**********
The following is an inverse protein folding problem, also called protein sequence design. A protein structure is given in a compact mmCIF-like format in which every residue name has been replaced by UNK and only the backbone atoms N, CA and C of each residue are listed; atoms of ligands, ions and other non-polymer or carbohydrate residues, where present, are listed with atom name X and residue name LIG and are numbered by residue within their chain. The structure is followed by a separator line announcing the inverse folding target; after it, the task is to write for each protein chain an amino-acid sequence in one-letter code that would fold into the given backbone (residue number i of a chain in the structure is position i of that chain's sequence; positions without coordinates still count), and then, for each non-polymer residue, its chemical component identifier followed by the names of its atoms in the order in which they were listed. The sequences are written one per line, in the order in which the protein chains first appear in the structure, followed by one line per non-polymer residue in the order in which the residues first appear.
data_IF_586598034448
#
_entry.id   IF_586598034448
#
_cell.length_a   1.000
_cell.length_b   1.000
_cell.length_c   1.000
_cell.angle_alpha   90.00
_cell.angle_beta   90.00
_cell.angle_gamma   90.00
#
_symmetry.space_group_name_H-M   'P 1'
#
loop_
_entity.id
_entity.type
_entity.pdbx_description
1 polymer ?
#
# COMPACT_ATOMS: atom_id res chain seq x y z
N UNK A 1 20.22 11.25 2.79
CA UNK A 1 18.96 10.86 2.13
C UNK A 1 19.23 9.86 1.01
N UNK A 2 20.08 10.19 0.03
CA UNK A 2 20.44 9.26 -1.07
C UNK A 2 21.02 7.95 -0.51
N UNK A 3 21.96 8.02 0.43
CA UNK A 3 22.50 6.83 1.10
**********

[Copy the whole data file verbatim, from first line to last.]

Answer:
The following is an inverse protein folding problem, also called protein sequence design. A protein structure is given in a compact mmCIF-like format in which every residue name has been replaced by UNK and only the backbone atoms N, CA and C of each residue are listed; atoms of ligands, ions and other non-polymer or carbohydrate residues, where present, are listed with atom name X and residue name LIG and are numbered by residue within their chain. The structure is followed by a separator line announcing the inverse folding target; after it, the task is to write for each protein chain an amino-acid sequence in one-letter code that would fold into the given backbone (residue number i of a chain in the structure is position i of that chain's sequence; positions without coordinates still count), and then, for each non-polymer residue, its chemical component identifier followed by the names of its atoms in the order in which they were listed. The sequences are written one per line, in the order in which the protein chains first appear in the structure, followed by one line per non-polymer residue in the order in which the residues first appear.
data_IF_586598034448
#
_entry.id   IF_586598034448
#
_cell.length_a   1.000
_cell.length_b   1.000
_cell.length_c   1.000
_cell.angle_alpha   90.00
_cell.angle_beta   90.00
_cell.angle_gamma   90.00
#
_symmetry.space_group_name_H-M   'P 1'
#
loop_
_entity.id
_entity.type
_entity.pdbx_description
1 polymer ?
#
# COMPACT_ATOMS: atom_id res chain seq x y z
N UNK A 1 20.22 11.25 2.79
CA UNK A 1 18.96 10.86 2.13
C UNK A 1 19.23 9.86 1.01
N UNK A 2 20.08 10.19 0.03
CA UNK A 2 20.44 9.26 -1.07
C UNK A 2 21.02 7.95 -0.51
N UNK A 3 21.96 8.02 0.43
CA UNK A 3 22.50 6.83 1.10